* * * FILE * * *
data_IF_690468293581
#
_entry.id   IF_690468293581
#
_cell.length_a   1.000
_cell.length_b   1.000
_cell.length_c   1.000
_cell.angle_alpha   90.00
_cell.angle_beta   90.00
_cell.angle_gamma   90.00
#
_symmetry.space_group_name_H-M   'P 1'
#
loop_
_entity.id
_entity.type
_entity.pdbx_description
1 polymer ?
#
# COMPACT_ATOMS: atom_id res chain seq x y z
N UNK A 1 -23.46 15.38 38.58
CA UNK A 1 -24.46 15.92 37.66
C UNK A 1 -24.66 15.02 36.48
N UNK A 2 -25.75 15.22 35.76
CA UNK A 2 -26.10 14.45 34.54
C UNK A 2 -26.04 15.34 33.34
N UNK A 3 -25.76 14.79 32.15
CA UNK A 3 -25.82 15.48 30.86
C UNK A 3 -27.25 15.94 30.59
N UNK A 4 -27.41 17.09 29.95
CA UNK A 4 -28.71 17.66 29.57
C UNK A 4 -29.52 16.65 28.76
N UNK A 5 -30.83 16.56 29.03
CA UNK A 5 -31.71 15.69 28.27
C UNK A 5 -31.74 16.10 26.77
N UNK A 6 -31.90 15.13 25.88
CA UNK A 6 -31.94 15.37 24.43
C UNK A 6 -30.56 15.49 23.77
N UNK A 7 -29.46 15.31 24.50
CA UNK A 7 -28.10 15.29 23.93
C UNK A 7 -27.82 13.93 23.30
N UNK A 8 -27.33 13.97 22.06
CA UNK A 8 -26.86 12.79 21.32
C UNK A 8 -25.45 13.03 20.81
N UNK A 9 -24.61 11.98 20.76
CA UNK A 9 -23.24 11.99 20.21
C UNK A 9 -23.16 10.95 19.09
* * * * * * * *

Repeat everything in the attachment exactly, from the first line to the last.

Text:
data_IF_690468293581
#
_entry.id   IF_690468293581
#
_cell.length_a   1.000
_cell.length_b   1.000
_cell.length_c   1.000
_cell.angle_alpha   90.00
_cell.angle_beta   90.00
_cell.angle_gamma   90.00
#
_symmetry.space_group_name_H-M   'P 1'
#
loop_
_entity.id
_entity.type
_entity.pdbx_description
1 polymer ?
#
# COMPACT_ATOMS: atom_id res chain seq x y z
N UNK A 1 -23.46 15.38 38.58
CA UNK A 1 -24.46 15.92 37.66
C UNK A 1 -24.66 15.02 36.48
N UNK A 2 -25.75 15.22 35.76
CA UNK A 2 -26.10 14.45 34.54
C UNK A 2 -26.04 15.34 33.34
N UNK A 3 -25.76 14.79 32.15
CA UNK A 3 -25.82 15.48 30.86
C UNK A 3 -27.25 15.94 30.59
N UNK A 4 -27.41 17.09 29.95
CA UNK A 4 -28.71 17.66 29.57
C UNK A 4 -29.52 16.65 28.76
N UNK A 5 -30.83 16.56 29.03
CA UNK A 5 -31.71 15.69 28.27
C UNK A 5 -31.74 16.10 26.77
N UNK A 6 -31.90 15.13 25.88
CA UNK A 6 -31.94 15.37 24.43
C UNK A 6 -30.56 15.49 23.77
N UNK A 7 -29.46 15.31 24.50
CA UNK A 7 -28.10 15.29 23.93
C UNK A 7 -27.82 13.93 23.30
N UNK A 8 -27.33 13.97 22.06
CA UNK A 8 -26.86 12.79 21.32
C UNK A 8 -25.45 13.03 20.81
N UNK A 9 -24.61 11.98 20.76
CA UNK A 9 -23.24 11.99 20.21
C UNK A 9 -23.16 10.95 19.09